As we have reiterated throughout this series of developmental articles, every child develops at his or her own pace. Many factors, both internal and external, can impact a child's level of emotional development. Internally, temperament (the innate or genetic component of an individual's personality) can affect how children respond to the world emotionally. Children who have more easy-going temperaments tend to have a easier time learning to regulate their own emotions as well as to respond to other people's emotions more positively. Children who have difficult or slow-to-warm-up temperaments tend to struggle to regulate their own emotions and will typically react to other people's strong emotions by becoming distressed themselves. More information on the different types of temperament can be found in the Sensorimotor Developmental Article.
Externally, role models and the environment will also influence how children react to the world emotionally. Bronfenbrenner's ecological theory discusses micro, meso, and macro-level influences. During early childhood, the immediate, or micro, level of a child's environment consists of family and direct caregivers such as teachers and babysitters. Children with caregivers who show warmth, compassion, understanding, as well as genuine concern and help toward others will also learn to show empathy and pro-social behavior during later childhood, adolescence, and adulthood. Children who witness caregivers modeling mostly angry, punitive, and cold emotional responses will struggle more to develop empathy and prosocial behavior.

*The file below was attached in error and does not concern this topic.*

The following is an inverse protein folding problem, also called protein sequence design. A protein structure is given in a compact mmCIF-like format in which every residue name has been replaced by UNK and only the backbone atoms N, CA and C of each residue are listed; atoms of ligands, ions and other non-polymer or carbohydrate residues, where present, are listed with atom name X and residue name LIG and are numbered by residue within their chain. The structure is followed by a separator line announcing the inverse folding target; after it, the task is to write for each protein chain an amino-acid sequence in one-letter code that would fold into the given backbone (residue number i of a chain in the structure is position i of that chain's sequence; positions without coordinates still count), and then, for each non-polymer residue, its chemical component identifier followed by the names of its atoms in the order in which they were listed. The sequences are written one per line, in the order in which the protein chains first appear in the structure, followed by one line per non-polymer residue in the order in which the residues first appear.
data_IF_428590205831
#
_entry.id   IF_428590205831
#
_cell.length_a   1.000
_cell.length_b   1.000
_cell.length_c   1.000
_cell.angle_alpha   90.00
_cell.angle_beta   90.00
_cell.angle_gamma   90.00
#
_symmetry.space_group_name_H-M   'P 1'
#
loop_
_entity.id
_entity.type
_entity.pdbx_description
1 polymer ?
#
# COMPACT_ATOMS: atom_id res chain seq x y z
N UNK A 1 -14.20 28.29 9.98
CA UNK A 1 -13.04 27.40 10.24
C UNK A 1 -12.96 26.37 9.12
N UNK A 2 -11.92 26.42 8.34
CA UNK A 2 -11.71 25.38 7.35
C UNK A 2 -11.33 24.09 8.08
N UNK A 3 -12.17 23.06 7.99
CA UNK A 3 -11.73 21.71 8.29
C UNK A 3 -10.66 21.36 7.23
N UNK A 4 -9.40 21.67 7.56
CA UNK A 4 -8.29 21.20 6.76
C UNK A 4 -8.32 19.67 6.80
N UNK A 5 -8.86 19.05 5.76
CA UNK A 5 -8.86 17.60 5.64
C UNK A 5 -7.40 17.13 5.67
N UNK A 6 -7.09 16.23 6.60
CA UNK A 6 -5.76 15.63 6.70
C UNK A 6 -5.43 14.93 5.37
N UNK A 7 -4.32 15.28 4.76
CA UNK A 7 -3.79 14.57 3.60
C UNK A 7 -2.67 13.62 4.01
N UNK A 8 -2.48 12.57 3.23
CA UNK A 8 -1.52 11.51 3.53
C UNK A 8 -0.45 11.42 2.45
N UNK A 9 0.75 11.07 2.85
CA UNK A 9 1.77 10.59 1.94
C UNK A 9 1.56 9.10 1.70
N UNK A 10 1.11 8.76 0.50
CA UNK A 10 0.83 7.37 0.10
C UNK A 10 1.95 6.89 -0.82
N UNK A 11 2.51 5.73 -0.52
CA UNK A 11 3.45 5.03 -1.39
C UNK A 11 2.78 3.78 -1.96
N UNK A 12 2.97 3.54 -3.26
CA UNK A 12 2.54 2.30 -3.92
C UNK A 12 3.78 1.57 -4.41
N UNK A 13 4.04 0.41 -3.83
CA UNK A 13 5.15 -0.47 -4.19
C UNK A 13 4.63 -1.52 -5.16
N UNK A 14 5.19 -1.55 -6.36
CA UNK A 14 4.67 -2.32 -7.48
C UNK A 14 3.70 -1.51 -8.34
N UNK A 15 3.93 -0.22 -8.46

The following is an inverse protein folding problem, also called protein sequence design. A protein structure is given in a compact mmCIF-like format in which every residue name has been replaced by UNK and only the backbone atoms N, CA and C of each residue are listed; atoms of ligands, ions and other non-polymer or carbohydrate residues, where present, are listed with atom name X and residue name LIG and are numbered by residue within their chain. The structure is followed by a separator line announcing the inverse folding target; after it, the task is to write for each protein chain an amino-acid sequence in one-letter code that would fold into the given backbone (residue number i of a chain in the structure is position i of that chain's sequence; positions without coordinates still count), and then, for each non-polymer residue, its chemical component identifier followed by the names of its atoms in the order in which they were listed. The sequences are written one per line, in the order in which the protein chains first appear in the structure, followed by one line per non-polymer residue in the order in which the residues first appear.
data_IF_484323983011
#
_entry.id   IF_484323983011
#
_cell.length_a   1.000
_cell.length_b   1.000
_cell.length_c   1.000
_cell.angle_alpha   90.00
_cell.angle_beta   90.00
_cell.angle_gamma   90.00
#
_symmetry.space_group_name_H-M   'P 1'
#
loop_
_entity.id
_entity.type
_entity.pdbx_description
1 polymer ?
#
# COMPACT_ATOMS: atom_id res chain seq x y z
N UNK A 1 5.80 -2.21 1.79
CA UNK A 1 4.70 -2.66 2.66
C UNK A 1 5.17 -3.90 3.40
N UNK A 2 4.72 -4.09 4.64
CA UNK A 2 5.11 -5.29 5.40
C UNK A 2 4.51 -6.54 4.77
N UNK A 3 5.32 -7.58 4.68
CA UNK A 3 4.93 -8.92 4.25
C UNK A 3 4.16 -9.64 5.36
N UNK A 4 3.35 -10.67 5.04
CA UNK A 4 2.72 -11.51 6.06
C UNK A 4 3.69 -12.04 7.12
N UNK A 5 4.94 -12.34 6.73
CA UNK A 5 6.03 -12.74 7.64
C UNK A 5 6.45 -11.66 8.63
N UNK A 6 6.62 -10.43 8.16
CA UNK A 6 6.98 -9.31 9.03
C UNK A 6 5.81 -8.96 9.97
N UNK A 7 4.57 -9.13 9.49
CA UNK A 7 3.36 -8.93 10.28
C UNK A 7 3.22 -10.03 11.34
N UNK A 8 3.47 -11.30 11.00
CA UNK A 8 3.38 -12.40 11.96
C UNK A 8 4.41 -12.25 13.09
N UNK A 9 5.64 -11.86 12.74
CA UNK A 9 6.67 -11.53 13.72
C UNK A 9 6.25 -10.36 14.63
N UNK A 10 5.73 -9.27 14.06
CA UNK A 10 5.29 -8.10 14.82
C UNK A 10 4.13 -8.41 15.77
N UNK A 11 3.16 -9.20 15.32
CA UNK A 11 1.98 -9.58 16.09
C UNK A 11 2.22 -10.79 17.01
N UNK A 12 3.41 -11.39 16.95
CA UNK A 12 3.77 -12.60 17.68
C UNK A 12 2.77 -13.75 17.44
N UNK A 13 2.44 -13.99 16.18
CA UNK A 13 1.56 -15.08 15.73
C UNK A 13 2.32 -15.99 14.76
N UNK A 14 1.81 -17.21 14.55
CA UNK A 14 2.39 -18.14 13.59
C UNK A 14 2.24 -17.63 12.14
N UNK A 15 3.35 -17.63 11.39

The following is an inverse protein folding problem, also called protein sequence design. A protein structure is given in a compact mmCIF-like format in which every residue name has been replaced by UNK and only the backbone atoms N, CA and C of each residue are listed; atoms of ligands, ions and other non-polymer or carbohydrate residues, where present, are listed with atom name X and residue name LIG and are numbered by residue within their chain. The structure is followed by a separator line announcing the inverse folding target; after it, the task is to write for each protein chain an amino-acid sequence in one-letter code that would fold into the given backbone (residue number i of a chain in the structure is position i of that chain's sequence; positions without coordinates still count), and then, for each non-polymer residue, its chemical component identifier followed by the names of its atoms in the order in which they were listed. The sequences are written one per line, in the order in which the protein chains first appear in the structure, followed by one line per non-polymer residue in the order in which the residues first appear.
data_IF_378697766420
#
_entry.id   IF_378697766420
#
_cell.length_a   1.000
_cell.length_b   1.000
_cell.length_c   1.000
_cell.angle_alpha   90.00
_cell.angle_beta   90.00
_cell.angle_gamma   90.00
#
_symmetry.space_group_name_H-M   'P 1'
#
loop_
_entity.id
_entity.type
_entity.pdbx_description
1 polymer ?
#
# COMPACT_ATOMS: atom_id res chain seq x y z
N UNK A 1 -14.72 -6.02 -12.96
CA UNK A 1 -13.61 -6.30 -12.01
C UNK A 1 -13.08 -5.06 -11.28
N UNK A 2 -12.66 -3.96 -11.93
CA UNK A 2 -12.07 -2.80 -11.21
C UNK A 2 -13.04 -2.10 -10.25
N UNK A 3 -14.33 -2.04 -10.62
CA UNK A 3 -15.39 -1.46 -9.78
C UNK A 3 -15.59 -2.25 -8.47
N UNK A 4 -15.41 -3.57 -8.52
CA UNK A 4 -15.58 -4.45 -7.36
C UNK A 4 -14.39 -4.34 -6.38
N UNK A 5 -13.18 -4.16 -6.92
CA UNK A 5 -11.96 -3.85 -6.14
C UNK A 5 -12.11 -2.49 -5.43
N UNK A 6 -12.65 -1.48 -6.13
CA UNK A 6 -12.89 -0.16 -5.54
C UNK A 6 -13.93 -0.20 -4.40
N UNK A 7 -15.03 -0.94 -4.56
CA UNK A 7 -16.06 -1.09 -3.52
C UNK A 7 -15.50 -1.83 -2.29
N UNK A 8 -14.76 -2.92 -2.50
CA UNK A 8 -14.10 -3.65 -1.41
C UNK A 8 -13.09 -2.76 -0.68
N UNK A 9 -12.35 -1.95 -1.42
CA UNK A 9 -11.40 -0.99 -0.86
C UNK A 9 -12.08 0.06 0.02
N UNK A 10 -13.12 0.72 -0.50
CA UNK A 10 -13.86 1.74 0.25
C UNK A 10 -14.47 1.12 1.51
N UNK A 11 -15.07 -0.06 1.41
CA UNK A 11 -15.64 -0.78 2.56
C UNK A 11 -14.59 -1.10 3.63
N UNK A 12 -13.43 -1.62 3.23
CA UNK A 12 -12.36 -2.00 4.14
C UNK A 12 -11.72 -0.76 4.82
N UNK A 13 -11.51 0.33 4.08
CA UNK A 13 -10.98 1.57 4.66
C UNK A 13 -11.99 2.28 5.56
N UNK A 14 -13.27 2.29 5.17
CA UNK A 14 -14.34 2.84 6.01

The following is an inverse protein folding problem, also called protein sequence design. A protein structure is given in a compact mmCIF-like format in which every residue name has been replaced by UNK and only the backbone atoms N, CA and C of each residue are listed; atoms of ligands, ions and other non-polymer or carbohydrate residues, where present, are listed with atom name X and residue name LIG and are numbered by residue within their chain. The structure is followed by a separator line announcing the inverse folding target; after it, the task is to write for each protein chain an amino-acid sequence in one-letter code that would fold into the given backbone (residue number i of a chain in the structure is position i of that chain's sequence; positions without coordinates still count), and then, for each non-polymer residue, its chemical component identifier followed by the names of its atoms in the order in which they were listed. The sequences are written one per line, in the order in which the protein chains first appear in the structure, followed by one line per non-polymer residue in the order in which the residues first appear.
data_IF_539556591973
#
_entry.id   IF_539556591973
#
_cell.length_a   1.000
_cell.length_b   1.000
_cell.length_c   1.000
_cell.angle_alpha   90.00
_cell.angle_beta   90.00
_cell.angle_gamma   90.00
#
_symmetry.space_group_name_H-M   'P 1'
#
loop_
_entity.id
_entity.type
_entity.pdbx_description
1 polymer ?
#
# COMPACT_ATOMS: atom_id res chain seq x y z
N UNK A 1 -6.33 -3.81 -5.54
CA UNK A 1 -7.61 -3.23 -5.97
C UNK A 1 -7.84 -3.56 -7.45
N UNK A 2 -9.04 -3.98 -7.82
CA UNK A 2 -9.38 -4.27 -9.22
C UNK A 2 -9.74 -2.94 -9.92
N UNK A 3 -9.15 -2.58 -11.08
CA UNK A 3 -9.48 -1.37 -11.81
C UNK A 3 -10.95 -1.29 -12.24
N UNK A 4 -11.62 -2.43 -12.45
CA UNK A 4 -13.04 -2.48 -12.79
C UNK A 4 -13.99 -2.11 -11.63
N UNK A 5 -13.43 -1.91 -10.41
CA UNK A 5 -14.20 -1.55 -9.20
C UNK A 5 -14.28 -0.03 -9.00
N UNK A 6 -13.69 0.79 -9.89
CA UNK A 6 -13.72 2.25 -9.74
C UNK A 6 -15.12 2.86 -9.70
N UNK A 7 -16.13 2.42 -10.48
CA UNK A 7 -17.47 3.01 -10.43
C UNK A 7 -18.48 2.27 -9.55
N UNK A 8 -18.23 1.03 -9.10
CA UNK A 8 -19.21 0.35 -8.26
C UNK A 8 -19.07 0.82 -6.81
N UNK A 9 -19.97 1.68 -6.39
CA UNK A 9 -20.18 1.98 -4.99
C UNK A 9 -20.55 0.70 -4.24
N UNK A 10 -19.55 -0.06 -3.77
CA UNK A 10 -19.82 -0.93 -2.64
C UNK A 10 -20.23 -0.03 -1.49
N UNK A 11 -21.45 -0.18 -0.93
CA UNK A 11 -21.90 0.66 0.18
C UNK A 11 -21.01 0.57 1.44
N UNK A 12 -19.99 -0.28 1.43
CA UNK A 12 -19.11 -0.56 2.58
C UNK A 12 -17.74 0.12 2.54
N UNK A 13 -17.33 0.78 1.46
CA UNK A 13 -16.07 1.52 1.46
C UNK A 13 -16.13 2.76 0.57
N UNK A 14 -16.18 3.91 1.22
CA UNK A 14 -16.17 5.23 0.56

According to Bronfenbrenner, on a larger level or meso-level, the culture of the local community will also have an effect on children's emotional development. The meso-level includes the characteristics of a child's neighborhood or school system, such as safety, traditions, and culture. For example, if children grow up feeling unsafe or focused primarily on meeting basic survival needs, the fear of violence or sense of insecurity will flavor children's emotional reactions and beliefs. On the contrary, if children live in a safe, supportive community, a young child will have a more positive view and emotional response to that environment.
In terms of a macro-level influence, the child's nation of residence can also affect his or her emotional development. A child growing up in a peacetime country may develop more positive emotional responses and skills than a child growing up in a war-torn country governed by martial law.